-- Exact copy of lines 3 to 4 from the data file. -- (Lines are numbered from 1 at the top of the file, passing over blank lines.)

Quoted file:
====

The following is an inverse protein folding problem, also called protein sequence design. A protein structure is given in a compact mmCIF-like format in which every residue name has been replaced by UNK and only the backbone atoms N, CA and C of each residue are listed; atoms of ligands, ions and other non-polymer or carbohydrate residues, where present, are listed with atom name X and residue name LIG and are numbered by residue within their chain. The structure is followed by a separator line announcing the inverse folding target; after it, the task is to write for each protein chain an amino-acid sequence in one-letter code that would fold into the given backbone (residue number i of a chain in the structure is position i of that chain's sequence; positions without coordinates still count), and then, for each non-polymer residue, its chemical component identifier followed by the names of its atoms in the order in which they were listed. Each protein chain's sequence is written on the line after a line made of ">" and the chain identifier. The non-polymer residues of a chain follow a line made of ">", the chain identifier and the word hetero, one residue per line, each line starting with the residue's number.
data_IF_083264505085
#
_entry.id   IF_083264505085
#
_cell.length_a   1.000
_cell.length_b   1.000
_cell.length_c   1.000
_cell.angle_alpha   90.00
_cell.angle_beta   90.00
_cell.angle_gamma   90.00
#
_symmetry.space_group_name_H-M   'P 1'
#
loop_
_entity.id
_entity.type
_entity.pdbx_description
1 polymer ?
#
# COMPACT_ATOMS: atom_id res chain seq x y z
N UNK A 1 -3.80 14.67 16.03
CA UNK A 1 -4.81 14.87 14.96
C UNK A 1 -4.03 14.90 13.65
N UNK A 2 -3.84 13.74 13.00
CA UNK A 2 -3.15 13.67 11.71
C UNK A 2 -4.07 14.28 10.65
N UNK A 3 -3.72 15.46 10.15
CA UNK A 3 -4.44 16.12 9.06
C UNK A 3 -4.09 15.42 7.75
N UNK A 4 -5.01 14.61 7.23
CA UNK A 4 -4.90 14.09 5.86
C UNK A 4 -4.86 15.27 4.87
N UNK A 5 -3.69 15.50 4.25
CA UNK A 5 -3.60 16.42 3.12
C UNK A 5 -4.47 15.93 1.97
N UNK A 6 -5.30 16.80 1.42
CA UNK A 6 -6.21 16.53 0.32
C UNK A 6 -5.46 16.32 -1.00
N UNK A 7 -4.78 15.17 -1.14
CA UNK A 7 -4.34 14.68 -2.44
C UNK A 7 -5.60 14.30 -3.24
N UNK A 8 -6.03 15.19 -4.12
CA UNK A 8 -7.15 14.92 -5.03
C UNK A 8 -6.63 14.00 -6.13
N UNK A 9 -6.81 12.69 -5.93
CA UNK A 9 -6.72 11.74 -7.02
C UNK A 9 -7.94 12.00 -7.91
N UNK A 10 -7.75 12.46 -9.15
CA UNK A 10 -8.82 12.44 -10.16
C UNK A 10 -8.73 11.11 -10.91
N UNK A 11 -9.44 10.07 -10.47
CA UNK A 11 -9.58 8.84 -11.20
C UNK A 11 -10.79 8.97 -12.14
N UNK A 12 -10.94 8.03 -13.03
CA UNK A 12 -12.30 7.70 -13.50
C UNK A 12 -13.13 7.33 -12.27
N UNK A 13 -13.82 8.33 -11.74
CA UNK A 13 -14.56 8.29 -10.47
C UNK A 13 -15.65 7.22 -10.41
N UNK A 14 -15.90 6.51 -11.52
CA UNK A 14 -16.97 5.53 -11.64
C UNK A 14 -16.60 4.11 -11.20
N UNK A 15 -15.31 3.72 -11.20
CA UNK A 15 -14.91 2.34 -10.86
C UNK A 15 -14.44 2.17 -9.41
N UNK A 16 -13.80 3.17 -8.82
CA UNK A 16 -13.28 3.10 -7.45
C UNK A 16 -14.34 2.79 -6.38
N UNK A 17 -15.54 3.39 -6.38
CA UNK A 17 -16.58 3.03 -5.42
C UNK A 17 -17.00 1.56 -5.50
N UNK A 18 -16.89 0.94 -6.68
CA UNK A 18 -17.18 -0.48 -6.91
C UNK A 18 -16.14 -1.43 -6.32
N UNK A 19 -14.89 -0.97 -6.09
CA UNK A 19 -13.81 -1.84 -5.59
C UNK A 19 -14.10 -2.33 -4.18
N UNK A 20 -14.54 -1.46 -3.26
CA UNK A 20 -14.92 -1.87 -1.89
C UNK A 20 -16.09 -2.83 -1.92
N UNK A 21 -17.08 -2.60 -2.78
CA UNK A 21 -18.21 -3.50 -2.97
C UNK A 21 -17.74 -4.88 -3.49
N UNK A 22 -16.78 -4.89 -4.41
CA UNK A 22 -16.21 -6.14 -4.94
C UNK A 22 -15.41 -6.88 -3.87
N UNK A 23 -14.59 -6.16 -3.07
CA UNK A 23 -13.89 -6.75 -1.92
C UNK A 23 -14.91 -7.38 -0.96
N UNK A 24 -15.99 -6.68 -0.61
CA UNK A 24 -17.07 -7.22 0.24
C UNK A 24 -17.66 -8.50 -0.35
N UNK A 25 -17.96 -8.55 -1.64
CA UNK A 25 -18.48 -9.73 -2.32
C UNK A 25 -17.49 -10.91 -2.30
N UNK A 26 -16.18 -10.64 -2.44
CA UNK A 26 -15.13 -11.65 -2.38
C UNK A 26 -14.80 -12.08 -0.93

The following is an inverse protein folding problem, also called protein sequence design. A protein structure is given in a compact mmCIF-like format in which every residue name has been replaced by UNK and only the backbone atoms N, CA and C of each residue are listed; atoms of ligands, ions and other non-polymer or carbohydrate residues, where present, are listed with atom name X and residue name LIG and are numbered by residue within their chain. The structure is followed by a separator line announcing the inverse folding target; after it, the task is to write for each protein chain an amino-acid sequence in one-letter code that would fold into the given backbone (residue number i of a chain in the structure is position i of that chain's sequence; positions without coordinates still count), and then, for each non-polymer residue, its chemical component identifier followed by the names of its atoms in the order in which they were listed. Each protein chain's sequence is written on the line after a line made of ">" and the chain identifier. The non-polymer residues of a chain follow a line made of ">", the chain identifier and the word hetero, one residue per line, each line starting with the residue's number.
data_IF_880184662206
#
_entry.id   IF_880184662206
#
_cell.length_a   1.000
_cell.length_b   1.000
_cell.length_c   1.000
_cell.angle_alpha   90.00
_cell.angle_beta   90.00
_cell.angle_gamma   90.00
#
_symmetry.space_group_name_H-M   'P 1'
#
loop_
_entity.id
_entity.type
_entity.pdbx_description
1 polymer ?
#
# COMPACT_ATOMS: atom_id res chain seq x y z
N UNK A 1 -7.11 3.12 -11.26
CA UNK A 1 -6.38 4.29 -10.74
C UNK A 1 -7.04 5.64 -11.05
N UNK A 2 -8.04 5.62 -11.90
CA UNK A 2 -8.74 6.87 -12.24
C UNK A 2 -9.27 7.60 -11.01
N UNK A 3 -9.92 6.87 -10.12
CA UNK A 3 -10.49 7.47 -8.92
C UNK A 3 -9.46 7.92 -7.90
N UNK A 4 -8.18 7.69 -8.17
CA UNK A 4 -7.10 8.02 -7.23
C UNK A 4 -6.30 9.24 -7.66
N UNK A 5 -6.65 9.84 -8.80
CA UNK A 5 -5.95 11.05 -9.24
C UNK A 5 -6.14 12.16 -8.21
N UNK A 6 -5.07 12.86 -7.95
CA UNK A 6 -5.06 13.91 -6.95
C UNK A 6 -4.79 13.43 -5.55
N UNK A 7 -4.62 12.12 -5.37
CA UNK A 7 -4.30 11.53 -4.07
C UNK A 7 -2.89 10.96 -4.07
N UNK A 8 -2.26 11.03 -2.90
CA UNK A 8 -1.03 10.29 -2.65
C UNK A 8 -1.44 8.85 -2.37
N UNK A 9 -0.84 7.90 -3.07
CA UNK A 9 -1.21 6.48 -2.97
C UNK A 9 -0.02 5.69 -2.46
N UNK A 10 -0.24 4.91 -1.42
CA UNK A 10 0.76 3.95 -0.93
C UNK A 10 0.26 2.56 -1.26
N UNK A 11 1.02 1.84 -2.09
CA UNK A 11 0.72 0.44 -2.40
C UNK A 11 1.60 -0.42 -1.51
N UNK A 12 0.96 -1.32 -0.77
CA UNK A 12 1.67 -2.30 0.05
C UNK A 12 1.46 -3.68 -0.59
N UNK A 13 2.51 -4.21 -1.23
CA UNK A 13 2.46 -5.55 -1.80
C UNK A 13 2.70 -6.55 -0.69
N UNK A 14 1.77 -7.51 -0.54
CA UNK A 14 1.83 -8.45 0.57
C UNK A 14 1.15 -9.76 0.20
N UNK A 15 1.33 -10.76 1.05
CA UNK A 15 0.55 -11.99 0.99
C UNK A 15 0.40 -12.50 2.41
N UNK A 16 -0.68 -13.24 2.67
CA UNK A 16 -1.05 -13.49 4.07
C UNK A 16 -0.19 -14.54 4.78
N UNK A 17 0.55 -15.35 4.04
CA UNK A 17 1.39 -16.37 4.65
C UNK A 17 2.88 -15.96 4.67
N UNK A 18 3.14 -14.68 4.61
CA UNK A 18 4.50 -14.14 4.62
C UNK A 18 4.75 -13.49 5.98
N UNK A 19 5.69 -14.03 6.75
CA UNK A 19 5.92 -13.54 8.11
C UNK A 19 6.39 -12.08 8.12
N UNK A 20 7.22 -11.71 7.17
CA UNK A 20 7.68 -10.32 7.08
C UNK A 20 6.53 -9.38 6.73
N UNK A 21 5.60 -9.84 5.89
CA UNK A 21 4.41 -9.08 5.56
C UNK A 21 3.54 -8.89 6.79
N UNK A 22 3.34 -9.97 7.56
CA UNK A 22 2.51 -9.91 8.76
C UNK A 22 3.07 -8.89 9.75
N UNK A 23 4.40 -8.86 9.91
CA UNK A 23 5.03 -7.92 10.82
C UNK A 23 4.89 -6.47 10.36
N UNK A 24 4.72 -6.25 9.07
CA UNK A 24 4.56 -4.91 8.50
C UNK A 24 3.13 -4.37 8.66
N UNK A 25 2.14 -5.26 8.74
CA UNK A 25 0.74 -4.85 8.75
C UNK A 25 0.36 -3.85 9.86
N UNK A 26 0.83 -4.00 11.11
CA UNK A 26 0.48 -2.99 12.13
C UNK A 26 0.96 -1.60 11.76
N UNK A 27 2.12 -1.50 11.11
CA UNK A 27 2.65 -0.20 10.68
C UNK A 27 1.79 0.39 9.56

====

#
_entry.id   IF_083264505085